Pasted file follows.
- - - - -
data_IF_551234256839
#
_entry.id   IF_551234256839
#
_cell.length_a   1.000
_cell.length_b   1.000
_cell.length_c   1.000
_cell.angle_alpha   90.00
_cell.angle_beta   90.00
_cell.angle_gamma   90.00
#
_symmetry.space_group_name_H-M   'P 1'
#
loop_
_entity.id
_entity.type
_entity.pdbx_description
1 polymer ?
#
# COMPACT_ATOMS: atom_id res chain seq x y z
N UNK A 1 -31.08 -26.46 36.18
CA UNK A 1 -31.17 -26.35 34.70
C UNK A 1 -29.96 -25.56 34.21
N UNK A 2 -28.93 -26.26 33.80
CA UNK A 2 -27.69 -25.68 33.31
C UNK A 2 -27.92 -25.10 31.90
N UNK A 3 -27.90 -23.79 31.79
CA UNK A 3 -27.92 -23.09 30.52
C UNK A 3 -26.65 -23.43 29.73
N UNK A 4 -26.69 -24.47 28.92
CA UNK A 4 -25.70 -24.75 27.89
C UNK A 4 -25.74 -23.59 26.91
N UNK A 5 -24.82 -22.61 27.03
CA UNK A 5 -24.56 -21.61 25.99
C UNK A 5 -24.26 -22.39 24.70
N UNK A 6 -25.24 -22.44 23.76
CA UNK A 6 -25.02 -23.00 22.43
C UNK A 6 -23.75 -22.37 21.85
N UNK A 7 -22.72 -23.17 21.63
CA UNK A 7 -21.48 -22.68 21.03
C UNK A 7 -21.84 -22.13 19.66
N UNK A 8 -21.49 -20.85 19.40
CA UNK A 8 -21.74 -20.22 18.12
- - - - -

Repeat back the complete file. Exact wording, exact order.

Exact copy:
data_IF_551234256839
#
_entry.id   IF_551234256839
#
_cell.length_a   1.000
_cell.length_b   1.000
_cell.length_c   1.000
_cell.angle_alpha   90.00
_cell.angle_beta   90.00
_cell.angle_gamma   90.00
#
_symmetry.space_group_name_H-M   'P 1'
#
loop_
_entity.id
_entity.type
_entity.pdbx_description
1 polymer ?
#
# COMPACT_ATOMS: atom_id res chain seq x y z
N UNK A 1 -31.08 -26.46 36.18
CA UNK A 1 -31.17 -26.35 34.70
C UNK A 1 -29.96 -25.56 34.21
N UNK A 2 -28.93 -26.26 33.80
CA UNK A 2 -27.69 -25.68 33.31
C UNK A 2 -27.92 -25.10 31.90
N UNK A 3 -27.90 -23.79 31.79
CA UNK A 3 -27.92 -23.09 30.52
C UNK A 3 -26.65 -23.43 29.73
N UNK A 4 -26.69 -24.47 28.92
CA UNK A 4 -25.70 -24.75 27.89
C UNK A 4 -25.74 -23.59 26.91
N UNK A 5 -24.82 -22.61 27.03
CA UNK A 5 -24.56 -21.61 25.99
C UNK A 5 -24.26 -22.39 24.70
N UNK A 6 -25.24 -22.44 23.76
CA UNK A 6 -25.02 -23.00 22.43
C UNK A 6 -23.75 -22.37 21.85
N UNK A 7 -22.72 -23.17 21.63
CA UNK A 7 -21.48 -22.68 21.03
C UNK A 7 -21.84 -22.13 19.66
N UNK A 8 -21.49 -20.85 19.40
CA UNK A 8 -21.74 -20.22 18.12